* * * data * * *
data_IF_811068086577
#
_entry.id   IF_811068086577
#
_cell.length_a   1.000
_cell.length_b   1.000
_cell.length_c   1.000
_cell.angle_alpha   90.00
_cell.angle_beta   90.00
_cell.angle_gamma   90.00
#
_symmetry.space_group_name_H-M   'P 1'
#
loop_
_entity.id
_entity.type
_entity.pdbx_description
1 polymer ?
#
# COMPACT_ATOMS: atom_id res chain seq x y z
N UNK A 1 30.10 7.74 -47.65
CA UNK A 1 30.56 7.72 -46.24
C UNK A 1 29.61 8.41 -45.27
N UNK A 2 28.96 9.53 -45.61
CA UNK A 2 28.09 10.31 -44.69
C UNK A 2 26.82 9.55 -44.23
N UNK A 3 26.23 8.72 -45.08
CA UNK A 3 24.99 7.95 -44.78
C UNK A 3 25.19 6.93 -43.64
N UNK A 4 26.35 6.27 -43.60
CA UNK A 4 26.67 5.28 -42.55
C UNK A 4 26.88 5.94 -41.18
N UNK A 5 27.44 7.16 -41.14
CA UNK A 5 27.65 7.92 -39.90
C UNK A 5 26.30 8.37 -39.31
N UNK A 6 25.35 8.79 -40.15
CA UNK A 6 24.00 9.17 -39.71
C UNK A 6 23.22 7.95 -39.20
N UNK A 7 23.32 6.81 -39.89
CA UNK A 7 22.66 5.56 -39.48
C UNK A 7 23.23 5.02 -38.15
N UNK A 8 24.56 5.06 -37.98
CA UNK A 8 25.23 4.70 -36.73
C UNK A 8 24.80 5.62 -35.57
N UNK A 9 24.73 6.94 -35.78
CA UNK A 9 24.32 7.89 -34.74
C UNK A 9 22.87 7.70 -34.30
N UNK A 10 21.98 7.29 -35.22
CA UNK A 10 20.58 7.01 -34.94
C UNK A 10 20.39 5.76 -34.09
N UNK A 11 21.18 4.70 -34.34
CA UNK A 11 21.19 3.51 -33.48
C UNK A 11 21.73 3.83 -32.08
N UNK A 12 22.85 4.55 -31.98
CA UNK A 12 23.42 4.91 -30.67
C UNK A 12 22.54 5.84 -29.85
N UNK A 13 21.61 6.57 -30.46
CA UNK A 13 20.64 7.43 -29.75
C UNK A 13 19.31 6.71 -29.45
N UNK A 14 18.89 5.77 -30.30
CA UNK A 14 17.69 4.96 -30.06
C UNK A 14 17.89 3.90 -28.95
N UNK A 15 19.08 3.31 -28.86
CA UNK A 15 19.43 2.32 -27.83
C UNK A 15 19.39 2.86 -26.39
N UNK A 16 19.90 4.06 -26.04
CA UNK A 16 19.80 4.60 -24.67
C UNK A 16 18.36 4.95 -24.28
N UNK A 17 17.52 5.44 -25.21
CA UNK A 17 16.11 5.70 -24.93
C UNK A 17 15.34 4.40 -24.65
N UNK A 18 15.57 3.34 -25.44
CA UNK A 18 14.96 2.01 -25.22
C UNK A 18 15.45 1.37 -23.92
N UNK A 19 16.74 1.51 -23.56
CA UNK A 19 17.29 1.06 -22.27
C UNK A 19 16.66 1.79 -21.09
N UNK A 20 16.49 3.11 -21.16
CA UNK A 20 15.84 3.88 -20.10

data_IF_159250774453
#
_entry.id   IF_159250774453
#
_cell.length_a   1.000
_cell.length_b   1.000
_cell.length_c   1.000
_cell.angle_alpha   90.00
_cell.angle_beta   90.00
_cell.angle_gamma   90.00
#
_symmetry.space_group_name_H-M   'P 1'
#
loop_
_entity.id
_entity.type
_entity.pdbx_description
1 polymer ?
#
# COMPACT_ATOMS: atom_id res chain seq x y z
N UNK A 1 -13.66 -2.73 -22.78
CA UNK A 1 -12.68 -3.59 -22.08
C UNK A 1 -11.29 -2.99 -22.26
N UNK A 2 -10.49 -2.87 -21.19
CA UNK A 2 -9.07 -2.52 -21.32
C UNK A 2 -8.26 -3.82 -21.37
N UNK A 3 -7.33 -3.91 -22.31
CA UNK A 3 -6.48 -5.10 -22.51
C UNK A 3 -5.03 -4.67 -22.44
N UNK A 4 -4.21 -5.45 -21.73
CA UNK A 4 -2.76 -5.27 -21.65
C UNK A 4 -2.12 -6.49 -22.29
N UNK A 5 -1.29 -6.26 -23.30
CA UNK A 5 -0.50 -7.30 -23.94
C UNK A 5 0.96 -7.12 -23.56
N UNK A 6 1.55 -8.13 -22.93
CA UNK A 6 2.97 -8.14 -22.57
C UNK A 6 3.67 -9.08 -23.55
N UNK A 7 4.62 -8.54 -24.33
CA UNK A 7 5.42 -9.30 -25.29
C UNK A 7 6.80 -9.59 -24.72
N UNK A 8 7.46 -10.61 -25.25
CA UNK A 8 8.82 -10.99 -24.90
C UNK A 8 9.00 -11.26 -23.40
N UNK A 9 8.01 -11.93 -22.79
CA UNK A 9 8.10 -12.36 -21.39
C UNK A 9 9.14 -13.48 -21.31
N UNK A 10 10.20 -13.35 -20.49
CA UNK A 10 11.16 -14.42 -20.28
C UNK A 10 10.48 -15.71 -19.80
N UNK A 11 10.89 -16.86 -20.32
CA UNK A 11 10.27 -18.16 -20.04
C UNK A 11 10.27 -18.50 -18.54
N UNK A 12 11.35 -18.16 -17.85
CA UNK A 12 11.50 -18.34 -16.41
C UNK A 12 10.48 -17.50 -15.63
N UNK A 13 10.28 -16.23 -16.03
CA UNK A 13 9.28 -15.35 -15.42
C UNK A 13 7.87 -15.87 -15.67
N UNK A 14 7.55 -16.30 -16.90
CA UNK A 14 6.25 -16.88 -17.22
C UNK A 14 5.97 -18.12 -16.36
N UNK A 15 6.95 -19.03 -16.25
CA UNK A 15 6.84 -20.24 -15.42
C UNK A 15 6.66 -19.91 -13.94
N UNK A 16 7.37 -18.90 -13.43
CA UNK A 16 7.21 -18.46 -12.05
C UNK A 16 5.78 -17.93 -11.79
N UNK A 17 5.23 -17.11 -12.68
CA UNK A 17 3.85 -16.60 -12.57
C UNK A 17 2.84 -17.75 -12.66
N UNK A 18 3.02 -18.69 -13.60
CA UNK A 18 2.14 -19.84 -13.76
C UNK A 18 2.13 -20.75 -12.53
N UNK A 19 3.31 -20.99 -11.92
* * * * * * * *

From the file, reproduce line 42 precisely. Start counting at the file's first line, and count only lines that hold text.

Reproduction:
N UNK A 8 24.56 5.06 -37.98